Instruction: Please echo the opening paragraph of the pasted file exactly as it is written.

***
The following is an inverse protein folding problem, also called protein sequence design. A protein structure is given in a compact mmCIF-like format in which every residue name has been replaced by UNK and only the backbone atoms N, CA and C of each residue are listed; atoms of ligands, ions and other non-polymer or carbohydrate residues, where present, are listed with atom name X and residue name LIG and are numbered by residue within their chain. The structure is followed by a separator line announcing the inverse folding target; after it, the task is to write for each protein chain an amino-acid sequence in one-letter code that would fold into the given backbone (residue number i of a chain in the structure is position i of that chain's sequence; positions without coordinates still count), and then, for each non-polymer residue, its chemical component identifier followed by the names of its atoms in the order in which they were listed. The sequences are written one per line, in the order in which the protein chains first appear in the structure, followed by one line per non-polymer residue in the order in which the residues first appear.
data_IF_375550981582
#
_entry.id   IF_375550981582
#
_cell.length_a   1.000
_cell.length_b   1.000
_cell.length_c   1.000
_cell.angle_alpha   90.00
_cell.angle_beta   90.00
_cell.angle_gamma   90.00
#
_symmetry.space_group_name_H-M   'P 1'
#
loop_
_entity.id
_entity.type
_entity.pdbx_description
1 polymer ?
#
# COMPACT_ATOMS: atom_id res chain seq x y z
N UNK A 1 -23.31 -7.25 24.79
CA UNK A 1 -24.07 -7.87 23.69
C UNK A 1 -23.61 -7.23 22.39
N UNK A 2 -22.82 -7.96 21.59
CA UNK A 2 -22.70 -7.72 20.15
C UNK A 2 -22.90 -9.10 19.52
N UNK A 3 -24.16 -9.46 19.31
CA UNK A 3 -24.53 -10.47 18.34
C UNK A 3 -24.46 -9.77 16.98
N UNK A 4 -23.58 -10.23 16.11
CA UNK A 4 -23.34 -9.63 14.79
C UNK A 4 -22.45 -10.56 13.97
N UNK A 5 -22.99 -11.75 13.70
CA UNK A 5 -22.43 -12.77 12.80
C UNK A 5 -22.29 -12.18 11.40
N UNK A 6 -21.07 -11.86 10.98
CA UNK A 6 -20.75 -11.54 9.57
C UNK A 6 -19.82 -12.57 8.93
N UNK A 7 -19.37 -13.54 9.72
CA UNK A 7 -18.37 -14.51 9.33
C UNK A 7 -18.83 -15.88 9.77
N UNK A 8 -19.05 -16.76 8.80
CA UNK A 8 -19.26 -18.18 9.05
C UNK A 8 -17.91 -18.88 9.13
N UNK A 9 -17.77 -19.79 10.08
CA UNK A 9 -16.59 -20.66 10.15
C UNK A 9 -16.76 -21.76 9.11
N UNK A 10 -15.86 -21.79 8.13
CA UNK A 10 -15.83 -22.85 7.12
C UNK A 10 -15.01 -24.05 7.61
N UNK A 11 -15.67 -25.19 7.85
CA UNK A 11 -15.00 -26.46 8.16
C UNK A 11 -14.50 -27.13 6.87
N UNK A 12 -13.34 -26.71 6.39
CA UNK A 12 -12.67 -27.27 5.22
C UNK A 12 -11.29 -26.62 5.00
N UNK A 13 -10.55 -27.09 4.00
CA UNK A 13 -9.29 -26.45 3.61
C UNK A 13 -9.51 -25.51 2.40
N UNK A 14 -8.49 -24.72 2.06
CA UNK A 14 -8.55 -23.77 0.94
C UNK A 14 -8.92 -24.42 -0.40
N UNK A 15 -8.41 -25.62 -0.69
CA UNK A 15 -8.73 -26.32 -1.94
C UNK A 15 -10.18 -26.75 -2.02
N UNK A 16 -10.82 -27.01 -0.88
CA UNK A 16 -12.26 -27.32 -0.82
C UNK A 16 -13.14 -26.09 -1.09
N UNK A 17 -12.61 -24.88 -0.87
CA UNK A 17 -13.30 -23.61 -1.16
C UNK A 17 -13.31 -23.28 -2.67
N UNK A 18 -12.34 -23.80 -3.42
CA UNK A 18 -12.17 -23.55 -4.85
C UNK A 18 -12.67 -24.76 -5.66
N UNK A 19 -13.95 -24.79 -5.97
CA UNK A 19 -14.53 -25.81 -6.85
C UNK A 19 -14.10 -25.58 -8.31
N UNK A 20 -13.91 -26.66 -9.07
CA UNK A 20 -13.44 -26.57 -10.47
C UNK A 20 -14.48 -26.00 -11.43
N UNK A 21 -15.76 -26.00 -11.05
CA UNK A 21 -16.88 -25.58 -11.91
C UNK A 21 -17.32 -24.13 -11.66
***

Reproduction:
The following is an inverse protein folding problem, also called protein sequence design. A protein structure is given in a compact mmCIF-like format in which every residue name has been replaced by UNK and only the backbone atoms N, CA and C of each residue are listed; atoms of ligands, ions and other non-polymer or carbohydrate residues, where present, are listed with atom name X and residue name LIG and are numbered by residue within their chain. The structure is followed by a separator line announcing the inverse folding target; after it, the task is to write for each protein chain an amino-acid sequence in one-letter code that would fold into the given backbone (residue number i of a chain in the structure is position i of that chain's sequence; positions without coordinates still count), and then, for each non-polymer residue, its chemical component identifier followed by the names of its atoms in the order in which they were listed. The sequences are written one per line, in the order in which the protein chains first appear in the structure, followed by one line per non-polymer residue in the order in which the residues first appear.